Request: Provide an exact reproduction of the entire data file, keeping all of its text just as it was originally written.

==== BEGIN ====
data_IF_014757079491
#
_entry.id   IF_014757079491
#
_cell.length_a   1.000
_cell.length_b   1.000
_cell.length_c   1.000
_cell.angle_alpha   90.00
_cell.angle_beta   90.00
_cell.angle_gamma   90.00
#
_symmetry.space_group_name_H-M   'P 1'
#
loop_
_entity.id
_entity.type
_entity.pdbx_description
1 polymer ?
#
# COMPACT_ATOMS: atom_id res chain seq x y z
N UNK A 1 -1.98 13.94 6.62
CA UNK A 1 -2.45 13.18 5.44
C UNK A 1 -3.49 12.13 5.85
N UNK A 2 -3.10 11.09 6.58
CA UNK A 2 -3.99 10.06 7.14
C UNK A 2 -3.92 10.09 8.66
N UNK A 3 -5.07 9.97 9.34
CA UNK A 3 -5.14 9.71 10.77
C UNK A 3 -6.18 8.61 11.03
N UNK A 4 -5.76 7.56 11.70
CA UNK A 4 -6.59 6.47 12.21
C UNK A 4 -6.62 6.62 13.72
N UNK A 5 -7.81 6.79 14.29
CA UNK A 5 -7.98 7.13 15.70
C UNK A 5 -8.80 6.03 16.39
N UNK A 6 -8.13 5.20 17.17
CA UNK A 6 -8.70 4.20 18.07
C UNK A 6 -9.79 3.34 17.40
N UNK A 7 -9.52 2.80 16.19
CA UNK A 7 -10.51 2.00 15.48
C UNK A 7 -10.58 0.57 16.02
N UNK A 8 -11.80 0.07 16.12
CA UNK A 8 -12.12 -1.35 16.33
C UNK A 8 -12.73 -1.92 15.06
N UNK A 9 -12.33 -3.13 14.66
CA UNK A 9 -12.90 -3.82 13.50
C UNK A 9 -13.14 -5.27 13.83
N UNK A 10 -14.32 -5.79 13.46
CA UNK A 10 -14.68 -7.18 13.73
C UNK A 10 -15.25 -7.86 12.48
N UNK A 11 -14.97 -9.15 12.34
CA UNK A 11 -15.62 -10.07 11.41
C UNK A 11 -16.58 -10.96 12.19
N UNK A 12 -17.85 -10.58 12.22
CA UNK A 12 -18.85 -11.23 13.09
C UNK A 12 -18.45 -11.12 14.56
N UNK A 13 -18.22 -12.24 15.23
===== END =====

data_IF_014757079491
#
_entry.id   IF_014757079491
#
_cell.length_a   1.000
_cell.length_b   1.000
_cell.length_c   1.000
_cell.angle_alpha   90.00
_cell.angle_beta   90.00
_cell.angle_gamma   90.00
#
_symmetry.space_group_name_H-M   'P 1'
#
loop_
_entity.id
_entity.type
_entity.pdbx_description
1 polymer ?
#
# COMPACT_ATOMS: atom_id res chain seq x y z
N UNK A 1 -1.98 13.94 6.62
CA UNK A 1 -2.45 13.18 5.44
C UNK A 1 -3.49 12.13 5.85
N UNK A 2 -3.10 11.09 6.58
CA UNK A 2 -3.99 10.06 7.14
C UNK A 2 -3.92 10.09 8.66
N UNK A 3 -5.07 9.97 9.34
CA UNK A 3 -5.14 9.71 10.77
C UNK A 3 -6.18 8.61 11.03
N UNK A 4 -5.76 7.56 11.70
CA UNK A 4 -6.59 6.47 12.21
C UNK A 4 -6.62 6.62 13.72
N UNK A 5 -7.81 6.79 14.29
CA UNK A 5 -7.98 7.13 15.70
C UNK A 5 -8.80 6.03 16.39
N UNK A 6 -8.13 5.20 17.17
CA UNK A 6 -8.70 4.20 18.07
C UNK A 6 -9.79 3.34 17.40
N UNK A 7 -9.52 2.80 16.19
CA UNK A 7 -10.51 2.00 15.48
C UNK A 7 -10.58 0.57 16.02
N UNK A 8 -11.80 0.07 16.12
CA UNK A 8 -12.12 -1.35 16.33
C UNK A 8 -12.73 -1.92 15.06
N UNK A 9 -12.33 -3.13 14.66
CA UNK A 9 -12.90 -3.82 13.50
C UNK A 9 -13.14 -5.27 13.83
N UNK A 10 -14.32 -5.79 13.46
CA UNK A 10 -14.68 -7.18 13.73
C UNK A 10 -15.25 -7.86 12.48
N UNK A 11 -14.97 -9.15 12.34
CA UNK A 11 -15.62 -10.07 11.41
C UNK A 11 -16.58 -10.96 12.19
N UNK A 12 -17.85 -10.58 12.22
CA UNK A 12 -18.85 -11.23 13.09
C UNK A 12 -18.45 -11.12 14.56
N UNK A 13 -18.22 -12.24 15.23